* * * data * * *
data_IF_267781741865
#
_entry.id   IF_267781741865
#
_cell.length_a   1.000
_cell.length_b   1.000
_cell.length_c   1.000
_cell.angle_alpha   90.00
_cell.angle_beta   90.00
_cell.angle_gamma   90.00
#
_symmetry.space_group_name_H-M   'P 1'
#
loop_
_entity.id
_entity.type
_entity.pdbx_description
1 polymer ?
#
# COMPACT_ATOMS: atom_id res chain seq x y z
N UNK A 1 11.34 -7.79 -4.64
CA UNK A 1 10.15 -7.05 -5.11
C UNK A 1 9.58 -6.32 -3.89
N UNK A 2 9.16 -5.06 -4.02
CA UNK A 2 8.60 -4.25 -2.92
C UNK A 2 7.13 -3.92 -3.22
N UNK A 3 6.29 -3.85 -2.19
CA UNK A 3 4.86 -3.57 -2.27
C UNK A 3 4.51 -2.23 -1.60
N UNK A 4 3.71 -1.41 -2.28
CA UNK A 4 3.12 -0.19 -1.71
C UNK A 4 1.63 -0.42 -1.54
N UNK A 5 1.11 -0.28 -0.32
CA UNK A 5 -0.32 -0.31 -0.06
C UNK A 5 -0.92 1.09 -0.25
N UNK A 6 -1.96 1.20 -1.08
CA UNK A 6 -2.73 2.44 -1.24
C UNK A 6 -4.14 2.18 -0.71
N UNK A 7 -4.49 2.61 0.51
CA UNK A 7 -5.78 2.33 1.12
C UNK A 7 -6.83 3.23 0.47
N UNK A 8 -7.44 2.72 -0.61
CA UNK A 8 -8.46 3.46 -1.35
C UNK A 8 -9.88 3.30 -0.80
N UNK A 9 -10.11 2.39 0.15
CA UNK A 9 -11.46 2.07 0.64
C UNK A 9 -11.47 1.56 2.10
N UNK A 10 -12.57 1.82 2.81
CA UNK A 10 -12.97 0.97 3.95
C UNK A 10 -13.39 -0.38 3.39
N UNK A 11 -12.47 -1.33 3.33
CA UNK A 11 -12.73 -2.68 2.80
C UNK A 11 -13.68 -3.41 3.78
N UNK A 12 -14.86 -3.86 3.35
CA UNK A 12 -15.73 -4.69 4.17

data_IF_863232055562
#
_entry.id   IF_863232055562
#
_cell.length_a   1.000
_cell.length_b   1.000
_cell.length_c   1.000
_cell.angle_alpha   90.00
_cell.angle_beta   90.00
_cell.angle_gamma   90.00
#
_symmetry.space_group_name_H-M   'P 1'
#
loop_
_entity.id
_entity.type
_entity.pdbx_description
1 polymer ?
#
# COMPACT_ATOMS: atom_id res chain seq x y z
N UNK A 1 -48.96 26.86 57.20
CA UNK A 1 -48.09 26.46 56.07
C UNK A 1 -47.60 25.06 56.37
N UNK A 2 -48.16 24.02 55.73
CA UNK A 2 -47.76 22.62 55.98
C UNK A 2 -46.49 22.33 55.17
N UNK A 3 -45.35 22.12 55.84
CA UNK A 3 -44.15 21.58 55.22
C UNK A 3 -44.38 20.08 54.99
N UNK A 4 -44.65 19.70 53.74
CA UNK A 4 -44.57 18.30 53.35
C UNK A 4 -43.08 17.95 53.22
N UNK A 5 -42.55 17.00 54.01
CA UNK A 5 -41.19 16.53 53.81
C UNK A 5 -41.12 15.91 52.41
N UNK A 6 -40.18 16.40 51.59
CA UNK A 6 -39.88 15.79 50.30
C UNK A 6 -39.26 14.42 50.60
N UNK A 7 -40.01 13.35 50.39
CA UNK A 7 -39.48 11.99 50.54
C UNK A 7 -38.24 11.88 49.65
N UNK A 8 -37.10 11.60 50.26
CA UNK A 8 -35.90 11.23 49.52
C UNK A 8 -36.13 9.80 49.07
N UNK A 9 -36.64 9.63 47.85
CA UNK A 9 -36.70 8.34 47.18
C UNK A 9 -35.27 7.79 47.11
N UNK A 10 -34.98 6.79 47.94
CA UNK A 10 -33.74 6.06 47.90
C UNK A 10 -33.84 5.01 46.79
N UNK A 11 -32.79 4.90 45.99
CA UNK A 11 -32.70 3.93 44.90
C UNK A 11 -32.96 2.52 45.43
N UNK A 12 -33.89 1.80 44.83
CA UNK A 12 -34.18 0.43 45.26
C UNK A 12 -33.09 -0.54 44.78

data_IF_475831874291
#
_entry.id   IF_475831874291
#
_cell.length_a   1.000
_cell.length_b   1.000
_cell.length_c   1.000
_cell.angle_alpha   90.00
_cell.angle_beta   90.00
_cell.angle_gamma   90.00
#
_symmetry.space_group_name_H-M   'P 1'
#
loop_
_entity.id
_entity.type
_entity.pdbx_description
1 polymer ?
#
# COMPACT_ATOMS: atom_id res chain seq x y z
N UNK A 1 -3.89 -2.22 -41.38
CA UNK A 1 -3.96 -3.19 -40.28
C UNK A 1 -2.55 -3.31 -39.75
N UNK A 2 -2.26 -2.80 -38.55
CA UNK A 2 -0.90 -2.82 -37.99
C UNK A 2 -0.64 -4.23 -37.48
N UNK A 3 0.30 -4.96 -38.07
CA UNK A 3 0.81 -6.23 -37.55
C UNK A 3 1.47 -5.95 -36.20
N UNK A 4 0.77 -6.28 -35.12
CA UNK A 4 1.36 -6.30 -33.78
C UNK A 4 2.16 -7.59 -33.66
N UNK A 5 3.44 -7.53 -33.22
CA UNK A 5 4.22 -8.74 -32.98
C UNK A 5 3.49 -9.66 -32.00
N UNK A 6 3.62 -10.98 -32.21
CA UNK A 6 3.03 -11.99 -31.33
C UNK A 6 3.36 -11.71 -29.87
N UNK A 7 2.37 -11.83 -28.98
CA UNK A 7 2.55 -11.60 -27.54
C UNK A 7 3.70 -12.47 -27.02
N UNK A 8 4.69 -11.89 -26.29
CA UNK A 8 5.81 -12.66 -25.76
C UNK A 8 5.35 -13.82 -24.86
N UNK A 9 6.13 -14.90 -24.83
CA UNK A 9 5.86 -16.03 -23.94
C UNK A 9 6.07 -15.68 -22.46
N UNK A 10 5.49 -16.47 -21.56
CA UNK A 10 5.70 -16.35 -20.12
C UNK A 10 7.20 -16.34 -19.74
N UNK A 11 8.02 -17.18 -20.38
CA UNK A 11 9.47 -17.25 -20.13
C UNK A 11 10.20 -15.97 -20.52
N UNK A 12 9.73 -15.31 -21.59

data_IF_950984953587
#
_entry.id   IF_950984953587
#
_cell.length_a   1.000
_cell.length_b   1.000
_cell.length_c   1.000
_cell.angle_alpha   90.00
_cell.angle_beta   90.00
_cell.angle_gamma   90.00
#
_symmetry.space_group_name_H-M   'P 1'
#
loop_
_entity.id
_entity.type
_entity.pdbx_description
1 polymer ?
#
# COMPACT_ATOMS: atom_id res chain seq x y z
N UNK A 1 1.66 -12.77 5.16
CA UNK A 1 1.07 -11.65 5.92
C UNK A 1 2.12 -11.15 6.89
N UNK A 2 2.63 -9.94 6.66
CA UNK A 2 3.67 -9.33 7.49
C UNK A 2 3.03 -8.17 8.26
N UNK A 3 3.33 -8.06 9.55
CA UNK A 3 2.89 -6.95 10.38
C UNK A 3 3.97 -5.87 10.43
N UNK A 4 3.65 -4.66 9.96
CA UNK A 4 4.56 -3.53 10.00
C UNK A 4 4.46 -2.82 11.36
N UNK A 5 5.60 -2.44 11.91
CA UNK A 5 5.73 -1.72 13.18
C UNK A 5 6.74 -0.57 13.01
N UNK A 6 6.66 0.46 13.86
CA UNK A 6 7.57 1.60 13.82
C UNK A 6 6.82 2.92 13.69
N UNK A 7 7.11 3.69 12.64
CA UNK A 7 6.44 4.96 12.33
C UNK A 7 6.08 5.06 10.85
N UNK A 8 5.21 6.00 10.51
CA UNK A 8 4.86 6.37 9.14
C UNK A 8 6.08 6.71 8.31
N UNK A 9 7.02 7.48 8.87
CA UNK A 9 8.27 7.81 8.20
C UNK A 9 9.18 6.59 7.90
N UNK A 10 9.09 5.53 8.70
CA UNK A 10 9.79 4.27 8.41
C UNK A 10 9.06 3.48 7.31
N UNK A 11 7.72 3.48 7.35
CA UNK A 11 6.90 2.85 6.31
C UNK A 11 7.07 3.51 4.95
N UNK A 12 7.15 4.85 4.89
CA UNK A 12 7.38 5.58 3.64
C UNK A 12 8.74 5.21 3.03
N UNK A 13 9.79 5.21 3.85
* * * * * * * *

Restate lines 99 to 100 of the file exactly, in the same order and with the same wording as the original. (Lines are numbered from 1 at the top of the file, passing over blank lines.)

C UNK A 8 -36.13 9.80 49.07
N UNK A 9 -36.64 9.63 47.85